A Fast and Minimal JSON Parser for Java

In the RAP project, reading and writing JSON are critical operations, since the server processes and creates JSON messages for a large number of clients at a high rate. For this reason, we need something fast for this job. When we switched to JSON, we included the org.json parser, which is reasonably small but not famous for its performance.

There are many better JSON libraries out there, but most do much more than we need. We really only need a bare-bones parser that can read JSON into a simple Java representation and generate JSON from Java. As we like to keep the core library self-contained, we don’t want a dependency to an external JSON library.

One winter Sunday, I started to write a JSON parser just for the fun of it, and was quickly surprised how simple it is to parse JSON.

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Why is JSON parsing so easy? That’s because the first character of every token uniquely defines its type ('[' for an array, '"' for a string, 't' or 'f' for a boolean, and so forth). There’s no backtracking involved. It went so well that I decided to continue and create a JSON parser tailored to our needs. Which are:

  • Fast – we read and create so much JSON that the parser directly affects the server performance
  • Lightweight – it should deal with memory sparingly as we deal with lots of messages
  • Minimal – the less code the better, as we have to maintain it
  • Simple to use – we’ll expose the API for custom component developers, so it should be simple and clear
  • No dependencies – only Java 5

The result is called minimal-json and it’s already included in RAP. It is fast, lightweight, consists only of 10 classes and I hope it’s simple to use:

Usage

You can read a JSON object or array from a Reader or from a String:

JsonObject jsonObject = JsonObject.readFrom( reader );
JsonArray jsonArray = JsonArray.readFrom( string );

Once you have a JsonObject, you can access its contents using the get() method:

String name = jsonObject.get( "name" ).asString();
int age = jsonObject.get( "age" ).asInt(); // asLong(), asDouble(), ...

The elements of a JSON array can be accessed in a similar way:

String name = jsonArray.get( 0 ).asString();
int age = jsonArray.get( 1 ).asInt(); // asLong(), asDouble(), ...

As you can see, the get() method always returns an instance of JsonValue, which can then be transformed to the target type using asString(), asInt(), asDouble(), etc. There’s no automatic conversion to Java types, no instanceof needed. If you’re not sure about the type of a value you can check it using isString(), isNumber(), etc.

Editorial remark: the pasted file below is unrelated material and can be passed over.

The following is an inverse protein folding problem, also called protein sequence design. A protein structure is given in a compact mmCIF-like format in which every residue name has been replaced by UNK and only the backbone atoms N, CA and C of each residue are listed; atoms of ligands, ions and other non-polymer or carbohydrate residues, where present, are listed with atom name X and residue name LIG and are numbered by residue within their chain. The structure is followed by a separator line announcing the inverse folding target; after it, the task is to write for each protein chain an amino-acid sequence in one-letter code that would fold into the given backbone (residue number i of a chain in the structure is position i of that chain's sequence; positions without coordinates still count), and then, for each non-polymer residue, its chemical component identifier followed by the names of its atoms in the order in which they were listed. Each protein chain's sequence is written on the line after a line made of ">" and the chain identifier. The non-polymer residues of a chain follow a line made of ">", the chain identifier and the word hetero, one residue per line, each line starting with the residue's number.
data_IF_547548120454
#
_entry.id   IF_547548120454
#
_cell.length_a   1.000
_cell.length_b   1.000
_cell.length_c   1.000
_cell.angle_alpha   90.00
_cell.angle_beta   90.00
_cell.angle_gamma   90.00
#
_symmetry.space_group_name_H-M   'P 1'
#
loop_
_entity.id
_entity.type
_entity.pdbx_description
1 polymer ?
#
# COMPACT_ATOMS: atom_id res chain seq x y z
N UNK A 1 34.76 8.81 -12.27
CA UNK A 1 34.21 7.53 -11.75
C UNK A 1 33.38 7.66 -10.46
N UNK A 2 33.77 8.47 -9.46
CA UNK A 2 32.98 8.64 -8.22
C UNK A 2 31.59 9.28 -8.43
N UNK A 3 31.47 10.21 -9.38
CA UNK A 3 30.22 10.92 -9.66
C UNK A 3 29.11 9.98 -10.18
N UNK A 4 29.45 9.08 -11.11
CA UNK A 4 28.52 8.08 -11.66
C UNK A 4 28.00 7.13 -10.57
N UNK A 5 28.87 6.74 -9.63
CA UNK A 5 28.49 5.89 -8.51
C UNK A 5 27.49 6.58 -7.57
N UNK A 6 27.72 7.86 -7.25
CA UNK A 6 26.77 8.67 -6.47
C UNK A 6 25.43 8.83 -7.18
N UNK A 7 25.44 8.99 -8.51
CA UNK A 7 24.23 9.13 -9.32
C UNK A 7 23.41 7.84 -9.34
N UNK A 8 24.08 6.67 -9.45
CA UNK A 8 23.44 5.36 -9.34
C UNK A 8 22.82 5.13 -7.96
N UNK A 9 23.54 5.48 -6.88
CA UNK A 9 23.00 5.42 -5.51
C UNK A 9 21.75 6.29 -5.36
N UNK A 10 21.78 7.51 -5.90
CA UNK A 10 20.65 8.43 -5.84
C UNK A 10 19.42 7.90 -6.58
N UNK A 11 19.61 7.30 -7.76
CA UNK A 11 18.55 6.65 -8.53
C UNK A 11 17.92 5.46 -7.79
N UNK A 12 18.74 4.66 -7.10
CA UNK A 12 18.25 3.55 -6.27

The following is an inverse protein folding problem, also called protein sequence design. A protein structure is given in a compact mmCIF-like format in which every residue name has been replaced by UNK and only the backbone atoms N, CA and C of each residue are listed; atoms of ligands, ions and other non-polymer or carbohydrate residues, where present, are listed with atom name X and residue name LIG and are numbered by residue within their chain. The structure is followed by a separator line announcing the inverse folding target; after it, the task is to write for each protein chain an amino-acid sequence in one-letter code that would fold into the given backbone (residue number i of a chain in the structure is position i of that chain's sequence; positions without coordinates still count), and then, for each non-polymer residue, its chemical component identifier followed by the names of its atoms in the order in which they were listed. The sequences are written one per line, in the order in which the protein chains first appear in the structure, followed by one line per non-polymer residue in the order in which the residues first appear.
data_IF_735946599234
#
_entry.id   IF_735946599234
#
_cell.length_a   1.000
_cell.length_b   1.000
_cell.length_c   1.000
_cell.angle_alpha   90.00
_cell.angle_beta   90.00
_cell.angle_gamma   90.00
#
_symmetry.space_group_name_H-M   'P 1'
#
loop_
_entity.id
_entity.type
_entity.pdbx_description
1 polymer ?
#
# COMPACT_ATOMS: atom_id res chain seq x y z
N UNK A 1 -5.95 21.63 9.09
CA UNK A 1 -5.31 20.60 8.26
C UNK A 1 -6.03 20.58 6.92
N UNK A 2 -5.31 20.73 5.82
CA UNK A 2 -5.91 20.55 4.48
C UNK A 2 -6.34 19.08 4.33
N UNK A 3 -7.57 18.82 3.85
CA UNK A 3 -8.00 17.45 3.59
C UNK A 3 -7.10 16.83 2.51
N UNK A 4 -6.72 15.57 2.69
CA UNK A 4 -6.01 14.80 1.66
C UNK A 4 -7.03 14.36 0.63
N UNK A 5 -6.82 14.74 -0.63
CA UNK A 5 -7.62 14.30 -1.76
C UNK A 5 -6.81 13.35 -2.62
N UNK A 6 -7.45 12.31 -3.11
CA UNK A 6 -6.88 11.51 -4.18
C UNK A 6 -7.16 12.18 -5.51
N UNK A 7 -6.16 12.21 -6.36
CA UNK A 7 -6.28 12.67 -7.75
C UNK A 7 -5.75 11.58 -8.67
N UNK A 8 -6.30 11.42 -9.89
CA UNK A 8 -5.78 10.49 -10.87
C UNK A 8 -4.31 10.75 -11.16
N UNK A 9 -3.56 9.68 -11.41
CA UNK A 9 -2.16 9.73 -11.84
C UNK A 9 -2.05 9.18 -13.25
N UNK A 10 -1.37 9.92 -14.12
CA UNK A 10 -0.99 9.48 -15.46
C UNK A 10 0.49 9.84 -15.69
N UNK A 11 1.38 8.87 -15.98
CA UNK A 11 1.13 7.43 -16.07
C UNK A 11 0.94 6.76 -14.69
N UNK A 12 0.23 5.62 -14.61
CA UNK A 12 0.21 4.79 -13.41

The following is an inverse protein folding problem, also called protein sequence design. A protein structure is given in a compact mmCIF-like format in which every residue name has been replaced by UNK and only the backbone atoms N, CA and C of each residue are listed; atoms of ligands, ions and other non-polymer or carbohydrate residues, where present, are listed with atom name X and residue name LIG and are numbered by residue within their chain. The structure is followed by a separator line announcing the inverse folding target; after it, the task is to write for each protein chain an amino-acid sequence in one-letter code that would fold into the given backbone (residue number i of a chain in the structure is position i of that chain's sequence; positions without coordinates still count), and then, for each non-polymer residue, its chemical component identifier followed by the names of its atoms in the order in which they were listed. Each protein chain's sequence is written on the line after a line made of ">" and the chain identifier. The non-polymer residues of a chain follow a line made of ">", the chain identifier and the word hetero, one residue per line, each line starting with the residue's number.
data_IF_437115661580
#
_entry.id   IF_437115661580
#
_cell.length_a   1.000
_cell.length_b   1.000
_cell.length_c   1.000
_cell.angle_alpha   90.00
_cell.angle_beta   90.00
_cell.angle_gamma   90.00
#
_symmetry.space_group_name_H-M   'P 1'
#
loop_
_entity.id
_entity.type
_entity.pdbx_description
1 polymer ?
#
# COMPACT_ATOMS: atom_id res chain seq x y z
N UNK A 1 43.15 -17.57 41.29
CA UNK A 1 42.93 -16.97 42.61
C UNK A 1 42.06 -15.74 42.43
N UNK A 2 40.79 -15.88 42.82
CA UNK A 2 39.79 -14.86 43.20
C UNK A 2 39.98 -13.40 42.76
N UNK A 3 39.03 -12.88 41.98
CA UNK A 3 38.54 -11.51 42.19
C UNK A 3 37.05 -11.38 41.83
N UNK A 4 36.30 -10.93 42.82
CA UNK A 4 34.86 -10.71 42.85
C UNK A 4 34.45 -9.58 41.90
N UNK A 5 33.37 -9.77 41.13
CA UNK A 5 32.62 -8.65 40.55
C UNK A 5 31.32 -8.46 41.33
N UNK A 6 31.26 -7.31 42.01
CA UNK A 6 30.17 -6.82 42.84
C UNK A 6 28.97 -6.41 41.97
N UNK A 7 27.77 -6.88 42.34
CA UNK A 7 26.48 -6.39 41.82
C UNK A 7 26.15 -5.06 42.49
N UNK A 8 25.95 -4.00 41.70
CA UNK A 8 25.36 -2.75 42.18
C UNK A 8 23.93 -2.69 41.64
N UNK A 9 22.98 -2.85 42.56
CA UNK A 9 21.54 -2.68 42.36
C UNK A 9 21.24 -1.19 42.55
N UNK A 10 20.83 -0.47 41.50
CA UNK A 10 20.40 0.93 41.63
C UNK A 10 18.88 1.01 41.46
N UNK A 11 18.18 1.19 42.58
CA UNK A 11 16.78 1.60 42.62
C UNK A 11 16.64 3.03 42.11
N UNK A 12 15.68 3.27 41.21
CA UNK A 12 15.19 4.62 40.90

Nested arrays and objects can be accessed using asArray() and asObject():

JsonArray nestedArray = jsonObject.get( "items" ).asArray();

You can also iterate over the elements of an JsonArray and the names of a JsonObject, e.g.:

for( String name : jsonObject.names() ) {
  JsonValue value = jsonObject.get( name );
  ...
}

Writing JSON

A JsonObject or JsonArray can output JSON to a Writer or as a string using the toString() method. The JSON is currently not pretty-printed, formatting support might be added later.

jsonObject.writeTo( writer );
String json = jsonArray.toString();

To create a JsonObject or a JsonArray, use the add() methods that exist for the relevant types. These methods return the object instance to allow method chaining:

jsonObject = new JsonObject().add( "name", "John" ).add( "age", 23 );
jsonArray = new JsonArray().add( "John" ).add( 23 );

You may have noticed that also the object has an add() method instead of a put() or set(). That’s because the JsonObject stores and writes its members in the order they are added. It allows you to define the output order, it even allows you to add the same key twice, which is discouraged but not forbidden by the JSON RFC.

To replace an element in an array of object, you first have to remove() the old value and then add() the new one. A replace() method may be added later. However, JsonArray and JsonObject are designed to be containers for reading and writing JSON, not general purpose data structures.

Performance

I’ve compared the time required to read and write a typical RAP message with other popular parser implementations, namely org.json (20091211), Gson (2.2.2), Jackson (1.9.12), and JSON.simple (1.1). Disclaimer: This benchmark is restricted to our use case and my limited knowledge on the other libraries. It may be unfair as it ignores other use cases and perhaps better ways to use these libraries. However, I think these results show that minimal-json can take comparison with state-of-the-art parsers.


chart 31 A Fast and Minimal JSON Parser for Java